Beware of email fraud
Email fraud is the intentional deception for either personal gain or to damage another individual by means of email. Almost as soon as email became widely used, it began to be used as a means to defraud people.
One of the more common scams these days is Phishing Emails.
Phishing emails are crafted to look as if they’ve been sent from a legitimate organization. These emails attempt to fool you into visiting a bogus website to either download malware (viruses and other software intended to compromise your computer) or reveal sensitive personal information. The perpetrators of phishing scams carefully craft the bogus website to look like the real thing. Recognizing and Avoiding Email Scams For instance, an email can be crafted to look like it is from a major bank. It might have an alarming subject line, such as “Problem with Your Account.” The body of the message will claim there is a problem with your bank account and that, in order to validate your account, you must click a link included in the email and complete an online form. The email is sent as spam to tens of thousands of recipients. Some, perhaps many, recipients are customers of the institution. Believing the email to be real, some of these recipients will click the link in the email without noticing that it takes them to a web address that only resembles the address of the real institution. If the email is sent and viewed as HTML, the visible link may be the URL of the institution, but the actual link information coded in the HTML will take the user to the bogus site.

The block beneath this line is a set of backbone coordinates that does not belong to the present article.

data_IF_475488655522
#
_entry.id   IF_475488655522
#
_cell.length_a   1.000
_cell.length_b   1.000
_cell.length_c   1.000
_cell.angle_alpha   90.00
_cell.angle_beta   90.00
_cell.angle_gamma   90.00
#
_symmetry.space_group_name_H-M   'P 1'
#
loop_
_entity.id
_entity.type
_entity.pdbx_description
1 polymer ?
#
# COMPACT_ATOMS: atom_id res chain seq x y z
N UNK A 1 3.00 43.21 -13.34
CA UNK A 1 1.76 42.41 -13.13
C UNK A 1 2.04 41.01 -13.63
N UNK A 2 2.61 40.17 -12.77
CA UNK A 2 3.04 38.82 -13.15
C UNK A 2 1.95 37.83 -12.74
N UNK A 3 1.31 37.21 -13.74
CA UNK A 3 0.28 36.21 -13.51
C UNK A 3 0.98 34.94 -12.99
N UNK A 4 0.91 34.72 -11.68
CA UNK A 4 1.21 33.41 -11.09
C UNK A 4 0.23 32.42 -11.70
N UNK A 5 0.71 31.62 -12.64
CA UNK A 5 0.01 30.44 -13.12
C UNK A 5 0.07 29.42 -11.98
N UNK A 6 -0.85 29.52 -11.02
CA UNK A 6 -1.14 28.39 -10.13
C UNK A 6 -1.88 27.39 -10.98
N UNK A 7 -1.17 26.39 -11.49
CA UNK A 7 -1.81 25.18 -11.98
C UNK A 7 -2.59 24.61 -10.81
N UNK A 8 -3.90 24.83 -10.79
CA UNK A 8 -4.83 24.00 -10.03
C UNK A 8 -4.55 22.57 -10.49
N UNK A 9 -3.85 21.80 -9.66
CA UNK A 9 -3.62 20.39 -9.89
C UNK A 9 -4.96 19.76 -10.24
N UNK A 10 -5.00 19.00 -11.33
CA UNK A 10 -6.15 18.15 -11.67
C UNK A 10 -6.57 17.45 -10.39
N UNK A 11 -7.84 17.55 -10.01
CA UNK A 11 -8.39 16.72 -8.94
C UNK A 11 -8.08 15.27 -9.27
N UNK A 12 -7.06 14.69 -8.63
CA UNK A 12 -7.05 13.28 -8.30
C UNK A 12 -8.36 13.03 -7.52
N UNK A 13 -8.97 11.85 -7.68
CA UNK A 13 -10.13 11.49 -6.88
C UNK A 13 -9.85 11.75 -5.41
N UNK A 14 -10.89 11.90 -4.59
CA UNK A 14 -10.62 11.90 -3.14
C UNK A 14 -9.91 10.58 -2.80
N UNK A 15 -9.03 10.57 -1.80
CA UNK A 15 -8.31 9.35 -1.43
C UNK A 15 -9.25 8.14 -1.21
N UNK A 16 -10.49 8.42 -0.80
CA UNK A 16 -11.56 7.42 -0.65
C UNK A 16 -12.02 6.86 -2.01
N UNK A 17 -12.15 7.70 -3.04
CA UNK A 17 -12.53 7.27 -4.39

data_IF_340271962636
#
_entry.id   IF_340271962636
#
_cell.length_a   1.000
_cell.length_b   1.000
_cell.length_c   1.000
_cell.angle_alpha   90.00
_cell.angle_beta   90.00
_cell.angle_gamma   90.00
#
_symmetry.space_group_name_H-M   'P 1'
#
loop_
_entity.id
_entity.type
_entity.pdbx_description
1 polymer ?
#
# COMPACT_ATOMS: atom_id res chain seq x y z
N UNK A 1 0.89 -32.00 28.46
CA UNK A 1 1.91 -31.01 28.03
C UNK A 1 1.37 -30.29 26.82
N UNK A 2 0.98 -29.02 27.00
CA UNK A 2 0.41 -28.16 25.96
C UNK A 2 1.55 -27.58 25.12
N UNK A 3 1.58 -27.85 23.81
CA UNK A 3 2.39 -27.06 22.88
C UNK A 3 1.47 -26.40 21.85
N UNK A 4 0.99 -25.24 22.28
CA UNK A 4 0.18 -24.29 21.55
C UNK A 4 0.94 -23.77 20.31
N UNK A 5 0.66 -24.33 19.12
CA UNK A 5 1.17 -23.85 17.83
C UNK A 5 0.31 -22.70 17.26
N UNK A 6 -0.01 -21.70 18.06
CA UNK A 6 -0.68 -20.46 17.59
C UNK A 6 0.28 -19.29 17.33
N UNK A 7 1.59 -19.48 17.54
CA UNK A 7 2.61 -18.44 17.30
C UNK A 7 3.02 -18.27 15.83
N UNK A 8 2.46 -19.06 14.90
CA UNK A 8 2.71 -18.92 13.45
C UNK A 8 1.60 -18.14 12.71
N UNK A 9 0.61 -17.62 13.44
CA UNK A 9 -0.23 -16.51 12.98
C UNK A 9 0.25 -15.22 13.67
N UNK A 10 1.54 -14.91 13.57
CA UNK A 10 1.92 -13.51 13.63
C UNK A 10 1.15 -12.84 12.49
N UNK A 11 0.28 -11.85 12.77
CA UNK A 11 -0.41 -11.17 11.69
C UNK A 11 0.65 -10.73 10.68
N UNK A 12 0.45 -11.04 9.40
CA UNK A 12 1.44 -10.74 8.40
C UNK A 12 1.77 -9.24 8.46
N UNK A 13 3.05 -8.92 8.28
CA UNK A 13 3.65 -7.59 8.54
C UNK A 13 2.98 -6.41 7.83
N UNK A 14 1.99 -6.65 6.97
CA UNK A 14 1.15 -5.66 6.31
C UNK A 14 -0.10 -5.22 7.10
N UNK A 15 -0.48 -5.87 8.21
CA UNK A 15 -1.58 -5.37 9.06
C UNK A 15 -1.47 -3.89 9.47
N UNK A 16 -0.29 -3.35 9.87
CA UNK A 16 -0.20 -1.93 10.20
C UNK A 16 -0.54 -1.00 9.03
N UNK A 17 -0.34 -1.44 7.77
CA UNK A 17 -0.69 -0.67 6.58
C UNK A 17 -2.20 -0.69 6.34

For example visible link: http://www.yourbank.com/accounts/
Actual link to a bogus site: http://itcare.co.kr/data/yourbank/index.html
The bogus site will look astonishingly like the real thing and will present an online form asking for information like your account number, your address, your online banking username, and password—all the information an attacker needs to steal your identity and raid your bank account.
Email fraud may be avoided by:
- Not responding to suspicious emails.
- Using a spam filter.
- Noticing several spelling errors in the body of the "official-looking" email.
- Ignoring unsolicited emails of all types and deleting them.
- Not clicking on links.
- Not opening unexpected attachments, even if they appear to be from someone the user trusts.
- Install antivirus software and keep it up to date.
- Install a personal firewall and keep it up to date.
- Configure your email client for security
Be vigilant in protecting your company.